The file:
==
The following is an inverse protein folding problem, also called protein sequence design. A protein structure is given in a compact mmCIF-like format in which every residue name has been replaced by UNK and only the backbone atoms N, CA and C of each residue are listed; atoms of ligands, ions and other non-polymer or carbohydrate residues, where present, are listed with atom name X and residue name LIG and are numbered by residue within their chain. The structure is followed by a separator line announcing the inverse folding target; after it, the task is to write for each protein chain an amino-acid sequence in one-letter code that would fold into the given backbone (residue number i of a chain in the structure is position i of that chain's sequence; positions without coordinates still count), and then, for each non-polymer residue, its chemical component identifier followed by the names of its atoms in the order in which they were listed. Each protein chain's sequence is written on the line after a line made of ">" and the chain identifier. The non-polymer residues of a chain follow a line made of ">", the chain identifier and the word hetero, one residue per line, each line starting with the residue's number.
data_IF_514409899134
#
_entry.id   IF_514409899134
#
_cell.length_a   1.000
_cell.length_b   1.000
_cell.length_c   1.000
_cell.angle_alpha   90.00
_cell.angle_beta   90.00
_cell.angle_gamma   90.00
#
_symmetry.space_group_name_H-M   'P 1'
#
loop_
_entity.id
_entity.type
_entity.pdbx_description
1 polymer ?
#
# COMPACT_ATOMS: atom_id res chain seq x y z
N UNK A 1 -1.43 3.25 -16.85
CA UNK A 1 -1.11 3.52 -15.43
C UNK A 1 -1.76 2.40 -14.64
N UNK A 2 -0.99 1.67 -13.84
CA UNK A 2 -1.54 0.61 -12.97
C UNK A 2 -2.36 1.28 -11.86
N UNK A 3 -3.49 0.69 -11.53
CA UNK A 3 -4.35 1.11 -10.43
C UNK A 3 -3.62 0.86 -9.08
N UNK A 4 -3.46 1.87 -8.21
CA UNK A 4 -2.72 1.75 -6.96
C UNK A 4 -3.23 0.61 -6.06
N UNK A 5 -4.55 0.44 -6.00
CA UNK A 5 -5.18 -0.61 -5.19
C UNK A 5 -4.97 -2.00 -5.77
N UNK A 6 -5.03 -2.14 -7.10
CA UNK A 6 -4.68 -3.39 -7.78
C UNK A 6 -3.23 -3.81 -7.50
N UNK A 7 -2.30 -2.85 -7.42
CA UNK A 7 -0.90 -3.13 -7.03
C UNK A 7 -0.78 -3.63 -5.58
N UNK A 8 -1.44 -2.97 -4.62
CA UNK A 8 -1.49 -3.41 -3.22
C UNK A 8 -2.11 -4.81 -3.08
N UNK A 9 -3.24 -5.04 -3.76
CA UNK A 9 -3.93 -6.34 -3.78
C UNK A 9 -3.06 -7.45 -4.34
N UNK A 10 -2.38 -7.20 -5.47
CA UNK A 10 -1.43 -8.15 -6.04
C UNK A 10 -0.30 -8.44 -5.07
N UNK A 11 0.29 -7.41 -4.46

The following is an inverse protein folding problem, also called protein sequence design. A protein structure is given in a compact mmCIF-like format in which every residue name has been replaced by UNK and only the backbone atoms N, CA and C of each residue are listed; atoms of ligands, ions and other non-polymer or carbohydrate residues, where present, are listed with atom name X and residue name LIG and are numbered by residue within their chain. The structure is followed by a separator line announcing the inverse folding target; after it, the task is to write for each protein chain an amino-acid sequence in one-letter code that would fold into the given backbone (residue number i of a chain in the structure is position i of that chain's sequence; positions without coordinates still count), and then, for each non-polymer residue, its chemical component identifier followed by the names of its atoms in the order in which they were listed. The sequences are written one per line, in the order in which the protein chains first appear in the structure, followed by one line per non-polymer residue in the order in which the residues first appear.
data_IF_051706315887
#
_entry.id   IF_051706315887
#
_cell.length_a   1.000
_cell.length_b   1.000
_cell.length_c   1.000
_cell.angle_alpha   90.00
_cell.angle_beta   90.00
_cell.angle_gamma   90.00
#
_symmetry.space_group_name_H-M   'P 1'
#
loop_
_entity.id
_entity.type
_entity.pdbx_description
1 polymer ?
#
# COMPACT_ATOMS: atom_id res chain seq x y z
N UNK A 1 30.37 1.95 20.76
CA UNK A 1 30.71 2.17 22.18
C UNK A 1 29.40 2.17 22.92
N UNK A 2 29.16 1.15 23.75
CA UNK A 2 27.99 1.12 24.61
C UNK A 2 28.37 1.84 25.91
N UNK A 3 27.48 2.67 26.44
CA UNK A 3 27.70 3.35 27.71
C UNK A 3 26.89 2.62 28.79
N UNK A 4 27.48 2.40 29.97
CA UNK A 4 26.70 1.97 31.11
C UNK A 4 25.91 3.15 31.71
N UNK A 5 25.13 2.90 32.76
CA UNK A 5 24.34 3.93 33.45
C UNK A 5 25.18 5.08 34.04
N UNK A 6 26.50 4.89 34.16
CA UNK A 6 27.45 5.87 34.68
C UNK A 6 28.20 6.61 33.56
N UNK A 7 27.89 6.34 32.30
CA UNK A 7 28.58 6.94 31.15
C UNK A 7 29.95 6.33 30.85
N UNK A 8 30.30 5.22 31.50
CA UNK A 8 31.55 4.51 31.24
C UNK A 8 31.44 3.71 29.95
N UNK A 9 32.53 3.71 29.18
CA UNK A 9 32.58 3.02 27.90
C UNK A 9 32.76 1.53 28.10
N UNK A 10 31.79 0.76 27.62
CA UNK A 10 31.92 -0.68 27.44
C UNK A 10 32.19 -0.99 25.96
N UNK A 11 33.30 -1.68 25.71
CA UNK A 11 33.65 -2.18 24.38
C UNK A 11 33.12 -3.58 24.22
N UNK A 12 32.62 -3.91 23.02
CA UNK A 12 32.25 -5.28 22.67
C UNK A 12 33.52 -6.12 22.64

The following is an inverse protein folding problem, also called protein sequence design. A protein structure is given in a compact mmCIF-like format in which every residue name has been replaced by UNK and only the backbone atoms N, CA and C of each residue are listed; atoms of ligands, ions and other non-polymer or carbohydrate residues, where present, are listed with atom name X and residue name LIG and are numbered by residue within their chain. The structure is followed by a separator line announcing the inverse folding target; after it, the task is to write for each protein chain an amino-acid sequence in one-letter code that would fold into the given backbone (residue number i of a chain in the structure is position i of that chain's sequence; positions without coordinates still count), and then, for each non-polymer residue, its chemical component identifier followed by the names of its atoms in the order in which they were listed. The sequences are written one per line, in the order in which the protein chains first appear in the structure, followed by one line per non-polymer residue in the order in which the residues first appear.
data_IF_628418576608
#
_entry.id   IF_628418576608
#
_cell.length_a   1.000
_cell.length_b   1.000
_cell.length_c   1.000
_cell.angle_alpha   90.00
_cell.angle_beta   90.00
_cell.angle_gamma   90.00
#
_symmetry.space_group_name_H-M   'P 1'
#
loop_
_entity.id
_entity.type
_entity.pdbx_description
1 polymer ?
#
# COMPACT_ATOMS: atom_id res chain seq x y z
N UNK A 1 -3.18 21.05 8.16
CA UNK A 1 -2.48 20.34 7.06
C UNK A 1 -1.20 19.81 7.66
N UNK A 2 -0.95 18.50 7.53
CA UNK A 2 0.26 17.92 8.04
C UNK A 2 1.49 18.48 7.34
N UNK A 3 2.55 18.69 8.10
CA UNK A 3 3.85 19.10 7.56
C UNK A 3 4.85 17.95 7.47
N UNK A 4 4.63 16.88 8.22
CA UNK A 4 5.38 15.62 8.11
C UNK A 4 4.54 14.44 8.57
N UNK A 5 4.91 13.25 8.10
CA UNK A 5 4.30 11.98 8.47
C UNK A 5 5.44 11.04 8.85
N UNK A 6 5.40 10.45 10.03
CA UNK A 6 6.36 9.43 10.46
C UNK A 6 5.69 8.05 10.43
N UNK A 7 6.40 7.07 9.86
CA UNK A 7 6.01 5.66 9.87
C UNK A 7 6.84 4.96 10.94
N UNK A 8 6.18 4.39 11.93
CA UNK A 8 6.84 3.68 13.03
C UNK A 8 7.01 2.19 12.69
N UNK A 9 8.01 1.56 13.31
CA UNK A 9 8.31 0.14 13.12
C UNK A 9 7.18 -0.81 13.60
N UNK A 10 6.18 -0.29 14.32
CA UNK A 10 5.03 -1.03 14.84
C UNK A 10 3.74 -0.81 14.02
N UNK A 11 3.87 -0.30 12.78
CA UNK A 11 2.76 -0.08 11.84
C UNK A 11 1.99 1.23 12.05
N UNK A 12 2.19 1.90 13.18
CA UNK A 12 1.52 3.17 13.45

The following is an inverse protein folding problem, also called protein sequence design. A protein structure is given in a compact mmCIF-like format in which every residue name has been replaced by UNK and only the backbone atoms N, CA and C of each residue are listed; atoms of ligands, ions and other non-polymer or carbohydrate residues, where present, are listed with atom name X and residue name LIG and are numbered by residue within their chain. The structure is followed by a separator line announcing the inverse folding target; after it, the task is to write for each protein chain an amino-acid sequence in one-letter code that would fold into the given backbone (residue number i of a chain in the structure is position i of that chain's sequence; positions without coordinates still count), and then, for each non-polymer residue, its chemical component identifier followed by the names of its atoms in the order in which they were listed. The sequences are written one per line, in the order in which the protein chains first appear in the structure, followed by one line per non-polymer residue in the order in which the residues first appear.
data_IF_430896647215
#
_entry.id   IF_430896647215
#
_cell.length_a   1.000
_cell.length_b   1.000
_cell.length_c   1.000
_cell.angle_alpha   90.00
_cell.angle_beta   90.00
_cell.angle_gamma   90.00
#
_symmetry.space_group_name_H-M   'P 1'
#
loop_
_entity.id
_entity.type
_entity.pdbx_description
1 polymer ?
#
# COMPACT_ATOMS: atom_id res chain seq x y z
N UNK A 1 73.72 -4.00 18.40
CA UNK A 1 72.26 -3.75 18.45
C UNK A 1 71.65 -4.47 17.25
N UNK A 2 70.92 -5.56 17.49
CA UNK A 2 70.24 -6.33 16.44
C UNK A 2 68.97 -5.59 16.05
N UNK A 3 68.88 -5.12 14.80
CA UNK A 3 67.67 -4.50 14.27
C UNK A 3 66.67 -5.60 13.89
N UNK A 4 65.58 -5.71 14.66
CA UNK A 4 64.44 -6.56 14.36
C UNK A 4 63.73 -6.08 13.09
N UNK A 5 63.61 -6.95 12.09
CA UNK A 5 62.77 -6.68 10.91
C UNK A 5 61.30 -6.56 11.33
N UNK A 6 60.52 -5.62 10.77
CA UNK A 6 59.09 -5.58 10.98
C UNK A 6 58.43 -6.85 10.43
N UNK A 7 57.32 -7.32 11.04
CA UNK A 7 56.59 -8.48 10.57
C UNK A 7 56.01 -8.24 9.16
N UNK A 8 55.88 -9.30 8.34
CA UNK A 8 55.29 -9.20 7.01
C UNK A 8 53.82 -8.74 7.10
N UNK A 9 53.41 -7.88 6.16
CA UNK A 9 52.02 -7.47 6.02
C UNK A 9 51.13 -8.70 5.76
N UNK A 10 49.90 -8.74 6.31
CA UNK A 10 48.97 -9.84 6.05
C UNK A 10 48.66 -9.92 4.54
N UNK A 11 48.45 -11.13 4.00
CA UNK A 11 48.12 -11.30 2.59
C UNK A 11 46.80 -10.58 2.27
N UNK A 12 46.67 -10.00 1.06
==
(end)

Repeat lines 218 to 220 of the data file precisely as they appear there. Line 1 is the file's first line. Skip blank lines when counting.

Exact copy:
CA UNK A 11 48.12 -11.30 2.59
C UNK A 11 46.80 -10.58 2.27
N UNK A 12 46.67 -10.00 1.06